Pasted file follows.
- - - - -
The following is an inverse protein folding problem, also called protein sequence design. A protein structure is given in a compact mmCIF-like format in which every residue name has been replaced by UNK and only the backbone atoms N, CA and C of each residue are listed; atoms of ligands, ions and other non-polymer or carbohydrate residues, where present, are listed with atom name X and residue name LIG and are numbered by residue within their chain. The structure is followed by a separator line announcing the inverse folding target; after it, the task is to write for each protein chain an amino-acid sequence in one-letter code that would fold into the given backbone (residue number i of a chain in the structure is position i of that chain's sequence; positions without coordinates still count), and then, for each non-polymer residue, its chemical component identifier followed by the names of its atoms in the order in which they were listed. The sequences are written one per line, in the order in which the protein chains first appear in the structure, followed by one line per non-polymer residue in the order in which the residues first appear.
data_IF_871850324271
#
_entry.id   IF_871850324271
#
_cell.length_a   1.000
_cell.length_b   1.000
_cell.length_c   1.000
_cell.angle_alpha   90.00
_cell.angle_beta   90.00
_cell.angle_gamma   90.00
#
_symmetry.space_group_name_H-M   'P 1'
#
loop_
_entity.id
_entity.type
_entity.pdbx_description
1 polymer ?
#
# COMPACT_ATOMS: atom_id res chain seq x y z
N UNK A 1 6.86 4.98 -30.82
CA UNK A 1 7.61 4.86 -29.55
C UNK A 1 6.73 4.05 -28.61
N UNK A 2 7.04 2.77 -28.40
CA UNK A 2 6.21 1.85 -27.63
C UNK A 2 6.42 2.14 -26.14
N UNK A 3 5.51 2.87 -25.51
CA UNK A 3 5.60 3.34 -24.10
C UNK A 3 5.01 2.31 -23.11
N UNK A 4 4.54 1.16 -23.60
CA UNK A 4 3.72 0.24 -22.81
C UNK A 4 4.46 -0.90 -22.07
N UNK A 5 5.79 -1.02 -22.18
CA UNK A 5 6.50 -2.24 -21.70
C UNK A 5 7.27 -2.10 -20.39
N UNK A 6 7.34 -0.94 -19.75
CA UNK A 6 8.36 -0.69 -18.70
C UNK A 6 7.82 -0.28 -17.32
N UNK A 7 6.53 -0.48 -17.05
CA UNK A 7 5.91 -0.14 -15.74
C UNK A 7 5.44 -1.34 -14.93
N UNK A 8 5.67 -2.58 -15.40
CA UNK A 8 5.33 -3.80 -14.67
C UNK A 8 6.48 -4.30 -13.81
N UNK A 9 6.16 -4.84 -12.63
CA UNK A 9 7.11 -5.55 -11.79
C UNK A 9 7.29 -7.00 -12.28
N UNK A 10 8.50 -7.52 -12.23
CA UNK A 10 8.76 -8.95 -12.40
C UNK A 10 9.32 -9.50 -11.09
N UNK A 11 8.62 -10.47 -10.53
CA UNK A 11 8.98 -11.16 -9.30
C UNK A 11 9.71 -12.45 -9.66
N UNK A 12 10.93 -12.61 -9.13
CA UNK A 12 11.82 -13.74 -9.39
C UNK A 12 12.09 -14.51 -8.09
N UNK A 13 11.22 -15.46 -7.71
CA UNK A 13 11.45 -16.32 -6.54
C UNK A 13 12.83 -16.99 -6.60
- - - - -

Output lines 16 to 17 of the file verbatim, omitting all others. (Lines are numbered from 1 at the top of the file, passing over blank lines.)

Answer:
_entity.id
_entity.type